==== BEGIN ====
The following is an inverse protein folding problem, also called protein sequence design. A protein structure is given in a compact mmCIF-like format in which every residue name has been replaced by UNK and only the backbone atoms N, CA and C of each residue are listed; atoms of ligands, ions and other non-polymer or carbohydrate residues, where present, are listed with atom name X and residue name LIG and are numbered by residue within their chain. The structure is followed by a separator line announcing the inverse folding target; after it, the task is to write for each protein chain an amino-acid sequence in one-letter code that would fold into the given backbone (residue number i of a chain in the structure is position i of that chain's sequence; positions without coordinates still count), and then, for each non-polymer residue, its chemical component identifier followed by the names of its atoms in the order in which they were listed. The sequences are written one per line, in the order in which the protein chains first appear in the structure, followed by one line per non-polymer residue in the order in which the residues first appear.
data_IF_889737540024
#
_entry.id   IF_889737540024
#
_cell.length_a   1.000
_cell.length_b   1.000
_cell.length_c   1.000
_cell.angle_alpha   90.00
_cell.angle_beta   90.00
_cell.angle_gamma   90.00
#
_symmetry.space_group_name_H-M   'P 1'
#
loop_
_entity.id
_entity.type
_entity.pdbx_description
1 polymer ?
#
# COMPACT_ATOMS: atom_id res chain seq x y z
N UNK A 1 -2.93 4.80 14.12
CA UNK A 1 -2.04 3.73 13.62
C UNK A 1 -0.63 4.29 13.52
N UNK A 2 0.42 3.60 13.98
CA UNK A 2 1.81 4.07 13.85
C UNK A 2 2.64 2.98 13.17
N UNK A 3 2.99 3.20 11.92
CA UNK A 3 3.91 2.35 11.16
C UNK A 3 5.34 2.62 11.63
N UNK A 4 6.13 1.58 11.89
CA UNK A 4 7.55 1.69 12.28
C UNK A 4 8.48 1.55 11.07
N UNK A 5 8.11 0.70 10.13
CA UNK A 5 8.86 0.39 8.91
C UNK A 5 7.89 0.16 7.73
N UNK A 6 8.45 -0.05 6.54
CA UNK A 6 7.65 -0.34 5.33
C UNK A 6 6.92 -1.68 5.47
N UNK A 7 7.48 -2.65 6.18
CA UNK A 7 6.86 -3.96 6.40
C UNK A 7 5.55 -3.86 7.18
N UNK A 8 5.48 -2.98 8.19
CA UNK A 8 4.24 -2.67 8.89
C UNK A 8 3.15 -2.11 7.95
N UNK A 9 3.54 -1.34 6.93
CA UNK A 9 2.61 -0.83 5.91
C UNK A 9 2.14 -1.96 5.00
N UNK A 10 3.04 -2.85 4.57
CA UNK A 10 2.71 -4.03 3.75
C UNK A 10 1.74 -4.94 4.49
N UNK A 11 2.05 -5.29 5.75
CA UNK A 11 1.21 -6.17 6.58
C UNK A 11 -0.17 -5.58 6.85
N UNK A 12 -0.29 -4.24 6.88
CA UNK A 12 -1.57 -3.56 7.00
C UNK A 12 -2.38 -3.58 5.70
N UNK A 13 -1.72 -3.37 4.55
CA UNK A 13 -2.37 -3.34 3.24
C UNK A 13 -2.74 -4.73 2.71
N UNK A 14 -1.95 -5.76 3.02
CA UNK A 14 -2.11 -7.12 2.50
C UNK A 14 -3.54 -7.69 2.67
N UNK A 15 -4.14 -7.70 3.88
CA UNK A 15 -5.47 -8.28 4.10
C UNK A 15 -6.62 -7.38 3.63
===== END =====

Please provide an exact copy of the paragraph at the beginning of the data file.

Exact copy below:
The following is an inverse protein folding problem, also called protein sequence design. A protein structure is given in a compact mmCIF-like format in which every residue name has been replaced by UNK and only the backbone atoms N, CA and C of each residue are listed; atoms of ligands, ions and other non-polymer or carbohydrate residues, where present, are listed with atom name X and residue name LIG and are numbered by residue within their chain. The structure is followed by a separator line announcing the inverse folding target; after it, the task is to write for each protein chain an amino-acid sequence in one-letter code that would fold into the given backbone (residue number i of a chain in the structure is position i of that chain's sequence; positions without coordinates still count), and then, for each non-polymer residue, its chemical component identifier followed by the names of its atoms in the order in which they were listed. The sequences are written one per line, in the order in which the protein chains first appear in the structure, followed by one line per non-polymer residue in the order in which the residues first appear.